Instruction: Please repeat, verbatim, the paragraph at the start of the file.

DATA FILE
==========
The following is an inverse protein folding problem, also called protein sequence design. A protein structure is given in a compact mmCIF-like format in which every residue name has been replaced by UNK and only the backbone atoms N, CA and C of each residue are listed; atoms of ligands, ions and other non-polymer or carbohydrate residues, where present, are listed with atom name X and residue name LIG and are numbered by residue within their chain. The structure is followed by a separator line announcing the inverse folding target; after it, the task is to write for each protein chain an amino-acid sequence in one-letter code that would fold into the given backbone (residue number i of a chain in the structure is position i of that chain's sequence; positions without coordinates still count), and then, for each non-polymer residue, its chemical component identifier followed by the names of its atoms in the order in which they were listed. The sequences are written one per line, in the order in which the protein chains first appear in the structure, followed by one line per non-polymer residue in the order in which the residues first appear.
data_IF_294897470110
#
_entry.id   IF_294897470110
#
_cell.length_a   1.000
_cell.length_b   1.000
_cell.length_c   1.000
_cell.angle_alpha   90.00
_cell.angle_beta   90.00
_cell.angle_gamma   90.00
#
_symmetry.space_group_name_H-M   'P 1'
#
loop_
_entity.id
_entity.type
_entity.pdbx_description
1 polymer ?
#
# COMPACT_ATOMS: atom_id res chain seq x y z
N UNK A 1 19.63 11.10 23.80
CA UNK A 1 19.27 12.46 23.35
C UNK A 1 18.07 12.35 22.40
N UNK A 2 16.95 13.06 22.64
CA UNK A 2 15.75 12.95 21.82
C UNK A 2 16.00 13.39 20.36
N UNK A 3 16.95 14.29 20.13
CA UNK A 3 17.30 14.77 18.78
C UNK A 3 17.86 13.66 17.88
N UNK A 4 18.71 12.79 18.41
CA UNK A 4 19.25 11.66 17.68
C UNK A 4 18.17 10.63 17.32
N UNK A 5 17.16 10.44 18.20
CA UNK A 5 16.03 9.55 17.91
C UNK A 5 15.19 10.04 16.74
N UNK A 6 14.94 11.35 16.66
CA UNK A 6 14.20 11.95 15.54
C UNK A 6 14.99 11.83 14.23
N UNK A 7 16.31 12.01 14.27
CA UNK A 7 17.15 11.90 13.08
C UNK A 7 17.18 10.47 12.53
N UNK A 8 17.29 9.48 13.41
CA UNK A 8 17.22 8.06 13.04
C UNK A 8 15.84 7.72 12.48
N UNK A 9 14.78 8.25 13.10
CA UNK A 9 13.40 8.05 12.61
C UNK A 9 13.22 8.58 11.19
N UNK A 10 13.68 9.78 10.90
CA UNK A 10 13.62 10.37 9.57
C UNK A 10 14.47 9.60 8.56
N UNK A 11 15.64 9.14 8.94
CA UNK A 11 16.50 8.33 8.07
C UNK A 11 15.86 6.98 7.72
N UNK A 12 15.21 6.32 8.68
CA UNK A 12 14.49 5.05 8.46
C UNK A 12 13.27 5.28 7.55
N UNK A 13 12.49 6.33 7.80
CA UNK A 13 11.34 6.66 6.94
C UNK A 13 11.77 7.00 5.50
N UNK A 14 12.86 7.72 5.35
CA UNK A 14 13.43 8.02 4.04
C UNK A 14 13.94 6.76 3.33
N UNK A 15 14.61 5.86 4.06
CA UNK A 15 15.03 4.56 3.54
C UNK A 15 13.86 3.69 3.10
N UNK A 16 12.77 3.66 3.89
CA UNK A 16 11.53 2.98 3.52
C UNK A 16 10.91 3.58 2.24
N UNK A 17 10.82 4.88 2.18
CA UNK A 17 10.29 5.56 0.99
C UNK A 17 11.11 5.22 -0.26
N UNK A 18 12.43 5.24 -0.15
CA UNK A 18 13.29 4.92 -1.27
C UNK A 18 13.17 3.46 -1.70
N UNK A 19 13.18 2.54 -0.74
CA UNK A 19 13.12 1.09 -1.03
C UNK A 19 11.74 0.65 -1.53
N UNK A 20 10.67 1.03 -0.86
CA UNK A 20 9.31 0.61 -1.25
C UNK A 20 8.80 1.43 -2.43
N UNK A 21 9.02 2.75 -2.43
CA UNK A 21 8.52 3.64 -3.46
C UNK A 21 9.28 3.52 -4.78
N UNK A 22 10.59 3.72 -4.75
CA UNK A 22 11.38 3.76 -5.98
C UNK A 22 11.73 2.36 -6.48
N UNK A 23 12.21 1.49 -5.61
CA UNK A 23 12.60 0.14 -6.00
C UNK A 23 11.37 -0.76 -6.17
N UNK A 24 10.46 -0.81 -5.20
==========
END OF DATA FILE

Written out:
The following is an inverse protein folding problem, also called protein sequence design. A protein structure is given in a compact mmCIF-like format in which every residue name has been replaced by UNK and only the backbone atoms N, CA and C of each residue are listed; atoms of ligands, ions and other non-polymer or carbohydrate residues, where present, are listed with atom name X and residue name LIG and are numbered by residue within their chain. The structure is followed by a separator line announcing the inverse folding target; after it, the task is to write for each protein chain an amino-acid sequence in one-letter code that would fold into the given backbone (residue number i of a chain in the structure is position i of that chain's sequence; positions without coordinates still count), and then, for each non-polymer residue, its chemical component identifier followed by the names of its atoms in the order in which they were listed. The sequences are written one per line, in the order in which the protein chains first appear in the structure, followed by one line per non-polymer residue in the order in which the residues first appear.